rniederman

Since the announcement of the first commercial photographic process in January 1839, cameras have played an important part in the recording of history and culture. ASince the announcement of the first commercial photographic process in January 1839, cameras have played an important part in the recording of history and culture. After 30+ years of collecting, I've acquired some of the world's rarest American wooden cameras and dug up their fascinating stories. Take a moment and tour these beautifully crafted cameras that are considered the grandfathers of digital photography. I specialize in pre-1900 wooden cameras - the earlier the better - and enjoy researching and documenting their history. I am always looking for early wood & brass cameras and ephemera, as well as meeting the next generation of camera collectors and sharing the lore and legacy of early apparatus! (Read more)

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Eating Out At A Coke Collector's Dream? - Signsin Signs
Cased Tintype of Fighting Pugilists. c.1860s - Photographsin Photographs
Mascher Stereo Daguerreotype Viewer with Original Image Pair, c.1853 - Camerasin Cameras
160+ Years of Camera Evolution - photographic state-of-the-art then and now. - Camerasin Cameras
Eastman Kodak Dime Bank. Save your dimes for a Kodak camera! c.1915 - 16. - Coin Operatedin Coin Operated
AT&T Network of the Future Glass Holographic Paperweight - Advertisingin Advertising
Stereoview of a Photographer with Stereo Camera on a Donkey. 1890s - Photographsin Photographs
Ansco Memo ½ Frame 35mm Camera. 1927 - Camerasin Cameras
Goodwin & Co. Old Judge Tobacco Baseball Card of Henry Boyle. 1887 - Baseballin Baseball
Stull Daguerreotype Viewing Case, c.1855 - Camerasin Cameras

Comments

  1. Thanks! Kerry David Michael
  2. Thanks! EJW-54 Rattletrap vetraio50
  3. Thanks! Perry fortapache bhamredlines pickrknows
  4. Thanks! Sean blunderbuss2 CindB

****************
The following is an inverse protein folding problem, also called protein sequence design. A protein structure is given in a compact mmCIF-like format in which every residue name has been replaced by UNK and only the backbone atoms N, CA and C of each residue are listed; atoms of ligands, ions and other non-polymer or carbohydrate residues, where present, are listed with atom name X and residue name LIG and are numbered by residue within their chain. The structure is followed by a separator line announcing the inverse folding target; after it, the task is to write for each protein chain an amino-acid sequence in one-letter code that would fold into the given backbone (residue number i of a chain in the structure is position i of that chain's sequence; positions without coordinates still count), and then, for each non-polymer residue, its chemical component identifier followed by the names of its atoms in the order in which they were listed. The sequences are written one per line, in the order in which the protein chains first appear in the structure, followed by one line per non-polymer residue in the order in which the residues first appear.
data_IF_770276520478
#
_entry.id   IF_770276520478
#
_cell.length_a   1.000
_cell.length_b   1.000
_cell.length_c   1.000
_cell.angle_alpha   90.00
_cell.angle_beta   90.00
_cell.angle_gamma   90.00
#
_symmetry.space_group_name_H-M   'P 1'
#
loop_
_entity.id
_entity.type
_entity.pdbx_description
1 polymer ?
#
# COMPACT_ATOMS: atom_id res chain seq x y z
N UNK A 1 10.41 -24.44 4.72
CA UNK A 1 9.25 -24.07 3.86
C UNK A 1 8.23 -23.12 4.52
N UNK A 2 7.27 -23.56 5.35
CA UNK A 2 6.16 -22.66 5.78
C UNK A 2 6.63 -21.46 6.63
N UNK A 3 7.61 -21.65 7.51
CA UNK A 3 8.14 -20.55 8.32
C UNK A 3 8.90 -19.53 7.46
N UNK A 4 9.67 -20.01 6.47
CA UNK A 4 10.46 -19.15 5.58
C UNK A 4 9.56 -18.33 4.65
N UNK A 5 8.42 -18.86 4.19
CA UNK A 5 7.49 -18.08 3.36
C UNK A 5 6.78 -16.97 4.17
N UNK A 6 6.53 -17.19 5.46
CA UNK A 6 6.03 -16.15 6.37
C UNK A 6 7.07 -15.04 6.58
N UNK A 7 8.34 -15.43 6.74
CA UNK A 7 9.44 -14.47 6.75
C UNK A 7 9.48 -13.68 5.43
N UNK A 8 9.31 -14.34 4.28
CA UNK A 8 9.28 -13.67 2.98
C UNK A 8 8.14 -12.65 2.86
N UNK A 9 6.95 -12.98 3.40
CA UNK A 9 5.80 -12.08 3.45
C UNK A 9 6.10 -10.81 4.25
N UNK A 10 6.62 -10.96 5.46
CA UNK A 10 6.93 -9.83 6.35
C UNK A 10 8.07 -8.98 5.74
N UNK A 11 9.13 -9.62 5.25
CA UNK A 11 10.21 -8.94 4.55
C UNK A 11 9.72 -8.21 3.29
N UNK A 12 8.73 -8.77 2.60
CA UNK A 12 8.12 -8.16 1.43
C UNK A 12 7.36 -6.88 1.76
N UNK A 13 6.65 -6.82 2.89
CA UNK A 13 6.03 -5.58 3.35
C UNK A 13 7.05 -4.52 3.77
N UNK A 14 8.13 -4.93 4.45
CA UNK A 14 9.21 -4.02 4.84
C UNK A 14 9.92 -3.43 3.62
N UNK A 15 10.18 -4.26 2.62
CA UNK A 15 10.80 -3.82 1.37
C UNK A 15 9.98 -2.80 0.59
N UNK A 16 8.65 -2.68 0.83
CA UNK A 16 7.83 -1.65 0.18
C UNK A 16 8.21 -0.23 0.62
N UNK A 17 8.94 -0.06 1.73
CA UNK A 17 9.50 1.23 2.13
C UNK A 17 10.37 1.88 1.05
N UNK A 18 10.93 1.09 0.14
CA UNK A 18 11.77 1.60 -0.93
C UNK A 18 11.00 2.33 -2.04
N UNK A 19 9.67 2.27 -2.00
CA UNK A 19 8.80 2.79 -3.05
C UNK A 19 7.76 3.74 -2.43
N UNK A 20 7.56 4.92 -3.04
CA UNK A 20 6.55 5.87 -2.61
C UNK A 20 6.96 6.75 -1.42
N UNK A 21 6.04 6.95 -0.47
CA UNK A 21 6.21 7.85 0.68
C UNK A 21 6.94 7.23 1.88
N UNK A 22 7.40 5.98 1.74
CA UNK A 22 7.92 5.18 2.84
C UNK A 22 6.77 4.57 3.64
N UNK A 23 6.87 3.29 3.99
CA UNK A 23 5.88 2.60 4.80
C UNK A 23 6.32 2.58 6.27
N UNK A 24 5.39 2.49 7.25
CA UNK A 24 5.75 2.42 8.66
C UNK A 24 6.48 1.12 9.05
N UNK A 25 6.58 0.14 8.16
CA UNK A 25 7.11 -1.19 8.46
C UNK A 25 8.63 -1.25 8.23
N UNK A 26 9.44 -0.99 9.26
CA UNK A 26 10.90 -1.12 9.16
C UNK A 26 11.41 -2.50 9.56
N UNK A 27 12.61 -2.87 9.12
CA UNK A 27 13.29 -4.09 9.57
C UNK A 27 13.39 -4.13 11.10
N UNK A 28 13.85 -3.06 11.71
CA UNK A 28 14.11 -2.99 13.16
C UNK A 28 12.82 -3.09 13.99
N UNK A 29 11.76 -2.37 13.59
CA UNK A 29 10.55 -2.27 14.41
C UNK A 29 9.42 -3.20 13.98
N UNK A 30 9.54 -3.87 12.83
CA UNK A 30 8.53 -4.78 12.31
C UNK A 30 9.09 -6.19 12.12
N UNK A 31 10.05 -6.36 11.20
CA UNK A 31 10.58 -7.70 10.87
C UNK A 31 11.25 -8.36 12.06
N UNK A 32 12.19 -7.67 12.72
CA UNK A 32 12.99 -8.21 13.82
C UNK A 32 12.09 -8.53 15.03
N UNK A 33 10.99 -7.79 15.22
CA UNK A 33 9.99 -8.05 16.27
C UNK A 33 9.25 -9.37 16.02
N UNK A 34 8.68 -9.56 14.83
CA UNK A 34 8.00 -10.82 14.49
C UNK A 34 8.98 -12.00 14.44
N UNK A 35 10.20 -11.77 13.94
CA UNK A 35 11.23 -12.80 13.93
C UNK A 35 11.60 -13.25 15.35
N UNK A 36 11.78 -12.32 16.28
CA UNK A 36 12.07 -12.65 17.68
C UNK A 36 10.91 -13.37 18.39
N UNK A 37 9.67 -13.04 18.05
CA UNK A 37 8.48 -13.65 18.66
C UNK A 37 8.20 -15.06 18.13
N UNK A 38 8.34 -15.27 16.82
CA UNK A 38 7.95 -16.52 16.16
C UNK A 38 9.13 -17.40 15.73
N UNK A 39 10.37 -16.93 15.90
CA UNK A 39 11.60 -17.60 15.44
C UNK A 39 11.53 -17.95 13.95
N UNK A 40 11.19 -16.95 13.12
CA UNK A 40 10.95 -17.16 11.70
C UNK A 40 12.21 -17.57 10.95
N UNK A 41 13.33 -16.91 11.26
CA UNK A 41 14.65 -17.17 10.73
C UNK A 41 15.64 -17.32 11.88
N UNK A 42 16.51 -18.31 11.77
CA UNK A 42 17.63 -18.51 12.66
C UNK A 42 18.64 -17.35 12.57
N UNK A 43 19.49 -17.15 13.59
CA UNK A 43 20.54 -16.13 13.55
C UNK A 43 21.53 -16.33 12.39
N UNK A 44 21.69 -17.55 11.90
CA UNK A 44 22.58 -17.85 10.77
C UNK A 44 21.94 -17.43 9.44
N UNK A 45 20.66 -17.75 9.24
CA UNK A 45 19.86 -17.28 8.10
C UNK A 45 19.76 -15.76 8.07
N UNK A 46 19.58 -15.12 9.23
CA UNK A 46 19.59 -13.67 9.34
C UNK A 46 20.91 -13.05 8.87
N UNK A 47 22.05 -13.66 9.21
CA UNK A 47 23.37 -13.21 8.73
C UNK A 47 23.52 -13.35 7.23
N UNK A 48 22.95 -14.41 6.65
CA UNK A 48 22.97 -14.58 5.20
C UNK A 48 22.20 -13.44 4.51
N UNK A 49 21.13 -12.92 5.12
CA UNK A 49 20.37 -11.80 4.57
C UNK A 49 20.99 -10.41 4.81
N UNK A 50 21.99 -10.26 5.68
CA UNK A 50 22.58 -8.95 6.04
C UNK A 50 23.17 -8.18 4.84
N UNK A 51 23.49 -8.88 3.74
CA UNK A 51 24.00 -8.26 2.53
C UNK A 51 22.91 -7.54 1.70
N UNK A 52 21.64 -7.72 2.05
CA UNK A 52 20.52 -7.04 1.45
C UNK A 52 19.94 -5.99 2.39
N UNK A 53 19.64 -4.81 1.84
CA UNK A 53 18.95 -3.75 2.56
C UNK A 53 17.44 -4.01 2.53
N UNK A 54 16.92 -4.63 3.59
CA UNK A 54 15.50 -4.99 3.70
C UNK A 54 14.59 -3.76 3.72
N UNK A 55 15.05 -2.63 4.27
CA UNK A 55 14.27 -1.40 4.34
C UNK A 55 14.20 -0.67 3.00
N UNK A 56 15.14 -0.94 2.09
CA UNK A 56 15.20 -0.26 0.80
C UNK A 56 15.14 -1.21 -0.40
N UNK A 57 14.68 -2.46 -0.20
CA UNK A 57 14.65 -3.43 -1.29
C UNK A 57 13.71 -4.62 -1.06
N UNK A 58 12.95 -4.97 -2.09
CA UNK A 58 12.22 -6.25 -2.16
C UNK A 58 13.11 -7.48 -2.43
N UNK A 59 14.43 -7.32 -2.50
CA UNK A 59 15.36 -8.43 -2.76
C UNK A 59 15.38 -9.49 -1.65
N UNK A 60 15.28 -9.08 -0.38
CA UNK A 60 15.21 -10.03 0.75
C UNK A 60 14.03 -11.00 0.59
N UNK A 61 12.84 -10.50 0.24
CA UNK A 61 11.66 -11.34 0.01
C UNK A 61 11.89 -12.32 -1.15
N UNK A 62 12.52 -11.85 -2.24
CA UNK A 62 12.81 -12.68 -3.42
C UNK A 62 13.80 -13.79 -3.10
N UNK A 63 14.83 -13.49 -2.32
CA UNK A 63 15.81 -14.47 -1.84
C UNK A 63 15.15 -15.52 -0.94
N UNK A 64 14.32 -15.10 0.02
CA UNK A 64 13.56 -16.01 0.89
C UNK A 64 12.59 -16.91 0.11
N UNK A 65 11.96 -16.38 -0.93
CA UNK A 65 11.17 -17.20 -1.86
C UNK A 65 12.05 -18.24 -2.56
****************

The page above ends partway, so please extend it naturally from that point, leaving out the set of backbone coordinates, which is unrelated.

5. Thanks! Iras f64imager pickrknows
  6. Thanks! Collectomaniac Radegunder
  7. Thanks! kyratango LOUMANAL
  8. Thanks! SpiritBear PostCardCollector
  9. Thanks, Ben!
  10. Thanks! Beachbum58 Manikin
  11. Thanks! Sean EZa
  12. Thanks, David!
  13. Thanks! ho2cultcha fortapache
  14. Thanks! Perry davekelejian
  15. Thanks! Michael vetraio50
  16. Thanks, ho2cultcha!
  17. Thanks, Scott. Good info and always appreciate your input.
  18. Thanks! Celiene GlueChip kyratango
  19. Thanks, chrissylovescats!
  20. Thanks, Nicefice!
  21. Thanks, Nicefice!
  22. Thanks! Brunswick Nicefice
  23. Great camera, Dan. New acquisition? Is the focusing knob 'flaw' present? - Rob
  24. Thanks, MooreAntique!
  25. Thanks, MooreAntique!
  26. This is indeed a Kodak No.4 Cartridge Camera. "Cartridge" is Kodak's term for rollfilm on a spool (as opposed to a cassette or similar). The holes at the corners of the body are reflex finders. The mi...
  27. Oh ... and lenses were often added to cameras. In other words, a lens name is not related to the camera. Companies such as Rochester sold these cameras with and without lenses. Pro photographers liked...
  28. The maker's i.d. would have been nailed to the bottom of the front standard. I suspect if you look closely you will find two very small nail holes separated by a couple inches. In looking at your pict...
  29. This is more than likely a "Rochester View" by the Rochester Optical Company (Rochester, NY). It dates to about 1900 to 1903 (or s0). A Packard shutter is probably behind the lens. Rochester made a "U...
  30. Thanks, ttomtucker!
  31. Thanks! snowman3 Beachbum58
  32. Thanks, snowman3!
  33. Thanks, lisa!
  34. Thanks! SpiritBear ho2cultcha Nicefice Sean (overdue thx)
  35. Thanks! shughs aura brunswick Caperkid SpiritBear Nicefice
  36. Thanks! SpiritBear Nicefice
  37. Thanks! ho2cultcha Nicefice
  38. Thanks, Nicefice!
  39. Thanks! Radegunder SpiritBear Nicefice
  40. Thanks, Nicefice!
  41. Thanks, brunswick!
  42. Thanks, bankcollector!
  43. Thanks! GeodeJem sanhardin Bluereded AntigueToys
  44. Thanks! Bluereded AntigueToys Nicefice
  45. Thanks, AnnaB!
  46. Thanks! AnnaB SpiritBear f311
  47. Fantastic ... atmospheric ... Durieux channels E. Hopper.
  48. Thanks! michaeln544 ttomtucker
  49. Thanks! Tanni verbatim crazycharacter crswerner
  50. It is a Magic Lantern slide but unfortunately many are difficult to date. A quick Google search shows McAllister lanterns were around as early as the mid-1870s. You can probably dig a little deeper.
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